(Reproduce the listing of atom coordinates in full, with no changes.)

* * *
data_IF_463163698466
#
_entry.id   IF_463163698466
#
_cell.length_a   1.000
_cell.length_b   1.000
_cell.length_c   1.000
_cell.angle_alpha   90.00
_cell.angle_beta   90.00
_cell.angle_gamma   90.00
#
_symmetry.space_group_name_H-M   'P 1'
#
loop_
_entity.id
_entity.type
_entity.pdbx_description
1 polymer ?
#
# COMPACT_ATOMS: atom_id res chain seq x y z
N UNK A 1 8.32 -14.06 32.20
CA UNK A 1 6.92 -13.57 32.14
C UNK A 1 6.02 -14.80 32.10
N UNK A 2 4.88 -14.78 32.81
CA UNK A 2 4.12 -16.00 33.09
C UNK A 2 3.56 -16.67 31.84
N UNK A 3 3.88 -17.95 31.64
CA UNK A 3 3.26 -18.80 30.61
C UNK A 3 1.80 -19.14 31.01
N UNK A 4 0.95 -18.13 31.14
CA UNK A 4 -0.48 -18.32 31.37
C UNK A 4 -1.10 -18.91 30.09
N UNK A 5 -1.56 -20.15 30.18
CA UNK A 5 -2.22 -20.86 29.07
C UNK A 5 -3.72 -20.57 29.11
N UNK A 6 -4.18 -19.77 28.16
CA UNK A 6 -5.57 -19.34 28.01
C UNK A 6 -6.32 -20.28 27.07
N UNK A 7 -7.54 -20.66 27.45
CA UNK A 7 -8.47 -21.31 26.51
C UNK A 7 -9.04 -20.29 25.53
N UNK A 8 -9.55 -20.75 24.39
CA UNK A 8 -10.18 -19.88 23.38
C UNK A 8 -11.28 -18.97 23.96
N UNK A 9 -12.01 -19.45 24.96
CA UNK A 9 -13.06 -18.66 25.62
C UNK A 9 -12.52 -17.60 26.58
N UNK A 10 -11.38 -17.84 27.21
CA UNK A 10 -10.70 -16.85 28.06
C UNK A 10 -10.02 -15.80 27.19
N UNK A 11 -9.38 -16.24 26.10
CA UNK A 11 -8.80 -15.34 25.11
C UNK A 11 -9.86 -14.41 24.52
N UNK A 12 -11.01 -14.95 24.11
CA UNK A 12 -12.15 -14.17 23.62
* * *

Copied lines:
data_IF_463163698466
#
_entry.id   IF_463163698466
#
_cell.length_a   1.000
_cell.length_b   1.000
_cell.length_c   1.000
_cell.angle_alpha   90.00
_cell.angle_beta   90.00
_cell.angle_gamma   90.00
#
_symmetry.space_group_name_H-M   'P 1'
#
loop_
_entity.id
_entity.type
_entity.pdbx_description
1 polymer ?
#
# COMPACT_ATOMS: atom_id res chain seq x y z
N UNK A 1 8.32 -14.06 32.20
CA UNK A 1 6.92 -13.57 32.14
C UNK A 1 6.02 -14.80 32.10
N UNK A 2 4.88 -14.78 32.81
CA UNK A 2 4.12 -16.00 33.09
C UNK A 2 3.56 -16.67 31.84
N UNK A 3 3.88 -17.95 31.64
CA UNK A 3 3.26 -18.80 30.61
C UNK A 3 1.80 -19.14 31.01
N UNK A 4 0.95 -18.13 31.14
CA UNK A 4 -0.48 -18.32 31.37
C UNK A 4 -1.10 -18.91 30.09
N UNK A 5 -1.56 -20.15 30.18
CA UNK A 5 -2.22 -20.86 29.07
C UNK A 5 -3.72 -20.57 29.11
N UNK A 6 -4.18 -19.77 28.16
CA UNK A 6 -5.57 -19.34 28.01
C UNK A 6 -6.32 -20.28 27.07
N UNK A 7 -7.54 -20.66 27.45
CA UNK A 7 -8.47 -21.31 26.51
C UNK A 7 -9.04 -20.29 25.53
N UNK A 8 -9.55 -20.75 24.39
CA UNK A 8 -10.18 -19.88 23.38
C UNK A 8 -11.28 -18.97 23.96
N UNK A 9 -12.01 -19.45 24.96
CA UNK A 9 -13.06 -18.66 25.62
C UNK A 9 -12.52 -17.60 26.58
N UNK A 10 -11.38 -17.84 27.21
CA UNK A 10 -10.70 -16.85 28.06
C UNK A 10 -10.02 -15.80 27.19
N UNK A 11 -9.38 -16.24 26.10
CA UNK A 11 -8.80 -15.34 25.11
C UNK A 11 -9.86 -14.41 24.52
N UNK A 12 -11.01 -14.95 24.11
CA UNK A 12 -12.15 -14.17 23.62